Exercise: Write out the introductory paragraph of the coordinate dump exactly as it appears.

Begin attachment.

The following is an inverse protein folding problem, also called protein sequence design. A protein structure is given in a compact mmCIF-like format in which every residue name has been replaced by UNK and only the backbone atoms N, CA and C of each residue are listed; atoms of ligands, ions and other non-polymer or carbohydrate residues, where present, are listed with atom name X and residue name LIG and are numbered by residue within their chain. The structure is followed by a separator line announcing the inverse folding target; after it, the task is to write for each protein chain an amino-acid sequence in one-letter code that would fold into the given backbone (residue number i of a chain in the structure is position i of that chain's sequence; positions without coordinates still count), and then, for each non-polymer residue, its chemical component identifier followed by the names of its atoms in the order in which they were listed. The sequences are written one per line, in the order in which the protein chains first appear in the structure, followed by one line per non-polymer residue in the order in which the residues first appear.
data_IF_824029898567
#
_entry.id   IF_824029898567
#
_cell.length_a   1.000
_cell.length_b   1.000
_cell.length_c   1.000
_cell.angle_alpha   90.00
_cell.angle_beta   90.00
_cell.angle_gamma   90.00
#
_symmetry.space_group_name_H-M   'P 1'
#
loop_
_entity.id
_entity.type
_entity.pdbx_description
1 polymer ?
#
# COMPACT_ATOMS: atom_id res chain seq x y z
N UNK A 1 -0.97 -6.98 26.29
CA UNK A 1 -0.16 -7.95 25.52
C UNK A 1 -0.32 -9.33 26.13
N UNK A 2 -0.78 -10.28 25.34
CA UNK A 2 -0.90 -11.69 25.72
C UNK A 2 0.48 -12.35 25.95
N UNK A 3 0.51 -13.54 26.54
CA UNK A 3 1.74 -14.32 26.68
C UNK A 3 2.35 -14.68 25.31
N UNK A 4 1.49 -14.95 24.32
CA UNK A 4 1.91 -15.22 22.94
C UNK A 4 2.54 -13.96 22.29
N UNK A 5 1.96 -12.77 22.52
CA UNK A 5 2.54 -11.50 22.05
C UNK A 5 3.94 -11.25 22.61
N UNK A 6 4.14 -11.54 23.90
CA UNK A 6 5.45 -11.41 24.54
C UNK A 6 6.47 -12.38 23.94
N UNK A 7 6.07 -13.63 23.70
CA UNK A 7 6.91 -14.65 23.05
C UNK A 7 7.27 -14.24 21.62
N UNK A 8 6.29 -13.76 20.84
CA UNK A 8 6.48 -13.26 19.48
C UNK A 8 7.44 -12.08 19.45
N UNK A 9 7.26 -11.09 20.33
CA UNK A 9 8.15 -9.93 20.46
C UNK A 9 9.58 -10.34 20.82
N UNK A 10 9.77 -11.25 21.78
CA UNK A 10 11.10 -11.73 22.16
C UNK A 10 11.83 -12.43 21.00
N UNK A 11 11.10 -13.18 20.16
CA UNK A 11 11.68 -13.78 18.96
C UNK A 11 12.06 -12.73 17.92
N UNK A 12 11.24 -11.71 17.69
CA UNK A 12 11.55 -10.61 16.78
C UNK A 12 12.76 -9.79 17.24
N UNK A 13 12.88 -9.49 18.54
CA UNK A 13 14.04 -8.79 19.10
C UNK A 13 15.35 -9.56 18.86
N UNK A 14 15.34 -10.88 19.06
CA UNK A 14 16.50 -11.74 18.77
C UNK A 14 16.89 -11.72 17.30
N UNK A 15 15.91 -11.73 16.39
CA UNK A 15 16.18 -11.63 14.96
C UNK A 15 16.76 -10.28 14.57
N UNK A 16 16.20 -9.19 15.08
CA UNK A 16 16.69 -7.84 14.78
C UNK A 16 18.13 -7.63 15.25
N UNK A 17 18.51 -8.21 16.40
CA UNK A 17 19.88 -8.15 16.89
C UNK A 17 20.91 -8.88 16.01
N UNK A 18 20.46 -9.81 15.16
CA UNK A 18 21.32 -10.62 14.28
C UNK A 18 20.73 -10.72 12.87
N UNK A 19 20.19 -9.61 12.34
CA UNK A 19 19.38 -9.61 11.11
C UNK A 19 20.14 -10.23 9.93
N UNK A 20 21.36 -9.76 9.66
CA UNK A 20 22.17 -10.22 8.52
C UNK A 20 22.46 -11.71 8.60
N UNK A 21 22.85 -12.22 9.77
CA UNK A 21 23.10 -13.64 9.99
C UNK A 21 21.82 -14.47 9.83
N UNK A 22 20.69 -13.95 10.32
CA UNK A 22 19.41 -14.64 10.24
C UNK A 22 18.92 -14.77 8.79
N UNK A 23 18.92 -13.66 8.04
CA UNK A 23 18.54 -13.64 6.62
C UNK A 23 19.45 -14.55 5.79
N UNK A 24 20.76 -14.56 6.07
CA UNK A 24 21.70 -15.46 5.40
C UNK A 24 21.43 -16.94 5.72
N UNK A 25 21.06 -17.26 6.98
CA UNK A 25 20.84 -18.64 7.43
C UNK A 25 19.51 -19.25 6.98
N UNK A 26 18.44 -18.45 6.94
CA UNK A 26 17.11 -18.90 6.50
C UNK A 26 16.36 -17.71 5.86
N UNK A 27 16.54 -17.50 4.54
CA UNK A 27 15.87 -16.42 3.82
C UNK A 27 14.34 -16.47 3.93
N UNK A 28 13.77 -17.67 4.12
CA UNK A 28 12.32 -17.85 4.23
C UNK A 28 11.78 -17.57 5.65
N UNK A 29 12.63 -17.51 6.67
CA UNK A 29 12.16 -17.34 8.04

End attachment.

The following is an inverse protein folding problem, also called protein sequence design. A protein structure is given in a compact mmCIF-like format in which every residue name has been replaced by UNK and only the backbone atoms N, CA and C of each residue are listed; atoms of ligands, ions and other non-polymer or carbohydrate residues, where present, are listed with atom name X and residue name LIG and are numbered by residue within their chain. The structure is followed by a separator line announcing the inverse folding target; after it, the task is to write for each protein chain an amino-acid sequence in one-letter code that would fold into the given backbone (residue number i of a chain in the structure is position i of that chain's sequence; positions without coordinates still count), and then, for each non-polymer residue, its chemical component identifier followed by the names of its atoms in the order in which they were listed. The sequences are written one per line, in the order in which the protein chains first appear in the structure, followed by one line per non-polymer residue in the order in which the residues first appear.